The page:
Tuesday, October 28, 2008



Can't read my title? If you have always wanted to write a novel, NaNoWriMo may be your ticket.

In my Mississippi writing group several years ago a successful writer suggested 50,000 words in one month--ONE MONTH???!! Impossible, I thought. But in further conversation with this fine lady, she reported that you sit at your computer and WRITE. She states that you can't stop and edit, you just write, anything that comes to mind, whether it makes sense or not. The point of the exercise is to empty your brain of all the words stored there. In this way the writer begins to truly write. Winners are those who complete 50,000 within the 30 days Hidden within these millions of words will be a seed of a novel. My writer friend did this and produced her first novel.

Well, I started my own NaNoWriMo novel in September to see how successful I could be without a time constraint. I wrote daily from 4 to 8 hours the entire month ignoring housekeeping, meals for R, appointments, fitness--all for the sake of this novel. By the end of the month I had totaled 25,000 words. I wasn't disappointed, because I had begun with a story in mind, based on a blog entry of my daughter's of something that occurred in the 1950's when I was a teen.

As October waned I finished the novel with 50,700 words. Unbelievable! I found myself --as I left 25,000 words behind-- typing as fast as the words came. My mind had opened up to give me support. I now know that I didn't need NaNoWriMO at all, just a good story line and...imagination. Next, edit, and prevail on friends to read and give me their reaction, and who knows...?

NOTE: NaNoWriMo=National Novel Writing Month

Wednesday, October 15, 2008

Book Signings Reward for Authors and Readers

Recently I attended a book signing for a fellow writer. John Floyd of Brandon, MS, has compiled and published his second book of short stories. He is the master of shorts, mysteries that anyone can be read when there’s little time, like on a short bus ride, a bathroom trip, or waiting for the gas tank to fill up.

He once told me, after I had read my version of a short story to a writing group, that magazines and readers were crying for stories that were “short and sweet.” I had labored over one story because I thought it was “too” short. I should have taken his advice ten years ago. He did. And he’s been publishing ever since.

Floyd is a prolific writer. He enjoys spinning yarns that have an unexpected ending. I can see him at his computer wearing a sly grin and chuckling, outwitting his readers as the words flow faster than he can type. His plots are as varied as plants in a nursery. He teaches night classes in creative writing and has a large following. That was evident in the two-hour long line that waited patiently for his signature. But Floyd doesn’t scribble his name; he writes a personal note to each purchaser. That endears him more to us.

This is an unassuming man who is most grateful to those of us who attempt to follow in his footsteps. He’s our cheerleader. With his urging he’s seen several fellow writers go from zero to publishing. He has mastered the technique of writing and fills the mailbox of magazines with an overload of stories. He can be found mostly in “The Strand Magazine” and “Ellery Queen Mystery Magazine“, although he‘s had stories in more than 200 publications. In 2007 he received the Derringer Award.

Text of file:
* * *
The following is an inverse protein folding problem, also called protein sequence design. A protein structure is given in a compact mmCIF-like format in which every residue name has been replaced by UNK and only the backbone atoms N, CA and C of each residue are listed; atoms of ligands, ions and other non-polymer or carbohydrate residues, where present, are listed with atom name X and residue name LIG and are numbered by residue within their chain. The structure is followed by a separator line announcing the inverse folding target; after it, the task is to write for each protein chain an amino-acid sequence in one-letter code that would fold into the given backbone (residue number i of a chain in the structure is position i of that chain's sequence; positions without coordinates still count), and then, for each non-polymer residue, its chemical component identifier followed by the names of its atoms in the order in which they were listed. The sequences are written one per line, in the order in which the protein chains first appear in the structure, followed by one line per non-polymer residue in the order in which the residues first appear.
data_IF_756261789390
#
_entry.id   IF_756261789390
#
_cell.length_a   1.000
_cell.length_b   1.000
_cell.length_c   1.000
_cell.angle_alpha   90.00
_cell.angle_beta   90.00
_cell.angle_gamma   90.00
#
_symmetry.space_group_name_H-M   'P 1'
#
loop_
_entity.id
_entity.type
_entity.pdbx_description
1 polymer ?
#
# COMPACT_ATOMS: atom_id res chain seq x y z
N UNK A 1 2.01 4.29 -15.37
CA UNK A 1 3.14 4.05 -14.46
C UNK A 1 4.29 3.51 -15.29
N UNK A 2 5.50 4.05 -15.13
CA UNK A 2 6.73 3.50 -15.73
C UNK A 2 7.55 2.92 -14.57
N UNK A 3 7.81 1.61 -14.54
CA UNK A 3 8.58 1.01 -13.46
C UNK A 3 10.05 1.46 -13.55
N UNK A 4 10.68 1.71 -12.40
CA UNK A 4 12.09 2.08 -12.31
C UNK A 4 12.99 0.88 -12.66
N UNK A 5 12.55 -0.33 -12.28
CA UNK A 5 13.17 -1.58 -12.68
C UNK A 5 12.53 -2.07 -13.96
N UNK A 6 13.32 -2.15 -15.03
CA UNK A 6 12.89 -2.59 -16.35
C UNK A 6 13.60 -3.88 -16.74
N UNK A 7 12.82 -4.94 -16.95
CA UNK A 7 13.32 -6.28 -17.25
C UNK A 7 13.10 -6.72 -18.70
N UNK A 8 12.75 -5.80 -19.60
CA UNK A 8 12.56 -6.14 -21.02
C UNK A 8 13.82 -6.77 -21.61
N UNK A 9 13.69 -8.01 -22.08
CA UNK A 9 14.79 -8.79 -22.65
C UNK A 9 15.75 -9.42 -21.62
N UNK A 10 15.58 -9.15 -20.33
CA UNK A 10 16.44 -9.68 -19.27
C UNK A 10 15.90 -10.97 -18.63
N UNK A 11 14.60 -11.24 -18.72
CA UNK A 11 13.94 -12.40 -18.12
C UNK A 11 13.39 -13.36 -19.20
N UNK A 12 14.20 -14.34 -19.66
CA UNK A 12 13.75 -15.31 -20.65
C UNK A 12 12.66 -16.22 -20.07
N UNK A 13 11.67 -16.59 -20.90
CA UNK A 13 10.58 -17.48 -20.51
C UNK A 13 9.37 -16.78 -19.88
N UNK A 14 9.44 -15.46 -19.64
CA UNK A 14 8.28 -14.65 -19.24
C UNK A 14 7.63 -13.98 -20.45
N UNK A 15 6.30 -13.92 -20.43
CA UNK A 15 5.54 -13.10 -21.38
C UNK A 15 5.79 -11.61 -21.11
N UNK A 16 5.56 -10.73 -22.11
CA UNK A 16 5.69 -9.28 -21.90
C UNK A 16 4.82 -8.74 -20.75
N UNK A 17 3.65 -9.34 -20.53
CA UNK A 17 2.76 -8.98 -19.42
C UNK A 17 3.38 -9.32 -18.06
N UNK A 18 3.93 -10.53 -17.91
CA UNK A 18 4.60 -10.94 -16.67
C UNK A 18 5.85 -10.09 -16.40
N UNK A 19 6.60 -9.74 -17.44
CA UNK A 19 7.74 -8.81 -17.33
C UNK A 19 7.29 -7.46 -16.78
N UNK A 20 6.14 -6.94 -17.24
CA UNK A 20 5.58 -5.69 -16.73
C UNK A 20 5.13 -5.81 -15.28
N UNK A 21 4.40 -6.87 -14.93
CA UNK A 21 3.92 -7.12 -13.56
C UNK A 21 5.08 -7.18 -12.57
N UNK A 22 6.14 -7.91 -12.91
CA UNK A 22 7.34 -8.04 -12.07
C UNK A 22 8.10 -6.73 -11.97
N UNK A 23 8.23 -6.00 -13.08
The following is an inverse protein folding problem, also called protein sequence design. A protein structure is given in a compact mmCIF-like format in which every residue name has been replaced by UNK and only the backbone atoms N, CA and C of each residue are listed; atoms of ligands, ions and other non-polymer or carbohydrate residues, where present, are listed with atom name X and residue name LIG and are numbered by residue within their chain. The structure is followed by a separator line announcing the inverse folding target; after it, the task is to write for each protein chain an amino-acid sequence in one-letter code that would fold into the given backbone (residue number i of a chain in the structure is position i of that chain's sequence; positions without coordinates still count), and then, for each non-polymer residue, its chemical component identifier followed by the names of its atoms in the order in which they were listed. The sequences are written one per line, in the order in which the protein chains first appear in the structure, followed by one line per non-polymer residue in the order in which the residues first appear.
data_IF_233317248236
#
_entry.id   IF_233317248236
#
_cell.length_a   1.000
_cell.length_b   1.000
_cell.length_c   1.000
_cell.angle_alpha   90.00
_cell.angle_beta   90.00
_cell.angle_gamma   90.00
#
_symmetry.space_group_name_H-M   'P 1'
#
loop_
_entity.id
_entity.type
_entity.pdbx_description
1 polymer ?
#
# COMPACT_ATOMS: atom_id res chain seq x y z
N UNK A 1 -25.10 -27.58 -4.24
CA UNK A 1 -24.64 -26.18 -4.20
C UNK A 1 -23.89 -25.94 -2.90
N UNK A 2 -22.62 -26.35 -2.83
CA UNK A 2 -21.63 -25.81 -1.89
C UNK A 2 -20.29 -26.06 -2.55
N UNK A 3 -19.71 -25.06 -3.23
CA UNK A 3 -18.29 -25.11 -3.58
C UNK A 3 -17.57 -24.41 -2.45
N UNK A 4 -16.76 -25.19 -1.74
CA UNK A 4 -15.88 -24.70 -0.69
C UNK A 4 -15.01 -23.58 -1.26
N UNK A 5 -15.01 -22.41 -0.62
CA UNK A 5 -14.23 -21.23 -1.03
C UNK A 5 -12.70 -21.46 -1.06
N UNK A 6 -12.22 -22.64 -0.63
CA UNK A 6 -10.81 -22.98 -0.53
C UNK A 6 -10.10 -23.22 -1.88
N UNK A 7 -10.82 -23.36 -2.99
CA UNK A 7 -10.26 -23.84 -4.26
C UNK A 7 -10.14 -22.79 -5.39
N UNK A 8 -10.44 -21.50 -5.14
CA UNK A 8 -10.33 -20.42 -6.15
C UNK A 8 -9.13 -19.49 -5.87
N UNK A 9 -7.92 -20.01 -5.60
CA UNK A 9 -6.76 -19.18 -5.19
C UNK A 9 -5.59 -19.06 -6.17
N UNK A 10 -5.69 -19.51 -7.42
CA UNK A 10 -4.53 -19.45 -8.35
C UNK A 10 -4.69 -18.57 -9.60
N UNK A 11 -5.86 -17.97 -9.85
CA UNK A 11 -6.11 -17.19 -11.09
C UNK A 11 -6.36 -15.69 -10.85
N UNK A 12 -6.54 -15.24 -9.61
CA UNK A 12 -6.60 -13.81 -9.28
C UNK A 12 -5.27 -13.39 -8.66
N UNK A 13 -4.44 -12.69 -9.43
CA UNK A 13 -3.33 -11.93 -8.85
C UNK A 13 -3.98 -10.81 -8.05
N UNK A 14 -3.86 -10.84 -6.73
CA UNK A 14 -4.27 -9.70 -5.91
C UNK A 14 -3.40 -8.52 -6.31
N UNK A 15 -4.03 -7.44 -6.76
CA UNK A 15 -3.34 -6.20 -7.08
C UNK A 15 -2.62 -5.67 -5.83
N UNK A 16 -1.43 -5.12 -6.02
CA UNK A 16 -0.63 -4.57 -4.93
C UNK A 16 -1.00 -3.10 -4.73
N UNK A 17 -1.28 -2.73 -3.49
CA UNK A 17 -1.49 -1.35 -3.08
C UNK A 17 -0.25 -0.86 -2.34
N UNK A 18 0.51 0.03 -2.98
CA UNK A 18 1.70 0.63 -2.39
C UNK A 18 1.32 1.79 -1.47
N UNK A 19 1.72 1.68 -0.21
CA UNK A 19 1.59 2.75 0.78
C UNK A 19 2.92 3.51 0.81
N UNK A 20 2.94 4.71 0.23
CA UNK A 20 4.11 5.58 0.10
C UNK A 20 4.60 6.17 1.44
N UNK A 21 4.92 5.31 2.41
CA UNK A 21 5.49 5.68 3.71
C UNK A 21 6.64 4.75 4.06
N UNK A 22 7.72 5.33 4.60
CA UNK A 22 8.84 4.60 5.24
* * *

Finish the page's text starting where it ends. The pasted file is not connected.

Floyd walked swiftly into a small auditorium after the signing period to speak to a waiting audience. He told us one story about sitting next to a lady reading the “Ellery Queen Magazine” on an airplane. In that issue was one of his contributions. He watched her out of the corner of his eye to see if she would read his story. She did. After she closed the magazine, he leaned over and said, “I’ve a copy of that magazine. Did you enjoy the stories?” She answered “Yes”. He then asked if she liked the last story she read, and again she said she did. Then he announced “I wrote that story.” She looked at him incredulously and begged to differ with him. He insisted, but only until he identified himself through his driver’s license did she believe him.

John Floyd isn’t a big name--yet. However, his books have been found as far away as Toronto. Nevada Barr and Steve Hamilton, both famous in their own right, have a few words to say on the jacket. If you happen upon Midnight or his first book Rainbow’s End and Other Stories be sure to purchase a copy.

Monday, October 06, 2008

A Weekend of Fortune

Everyone told us, “You’re inviting STRANGERS to stay with you ?” Our local son said, “Do you know what you may be getting into?”.

Everyone told them, “How can you just go that distance (Arkansas to Mississippi) to stay with someone you DON”T know?” “Do you know what you’re doing?”

Yet, two couples-- a fellow genealogist and her husband and my husband and I spent a weekend in our Mississippi home filled with unsuspecting surprises.The weekend resounded with camaraderie, common ancestors, and equal sharing of chores, making for a visit far more worthwhile than any of us expected.

I had met V online at www.ancestry.com where she was researching a family no longer alive. I had known this Jackson family during my high school years and had enough information to share with her. This family’s only son had been my first steady boyfriend. From there the emails flew. When I discovered V’s husband was a descendant from the same old Mississippi family as my husband, R, that sealed the trip. A family reunion was held on Saturday,October 4, an opportunity for V to located two cemeteries (only researchers like to wander among tombs looking for relatives), take snapshots (an important duty) and share stories.

The weekend came to an end and the couples who were complete strangers had become friends.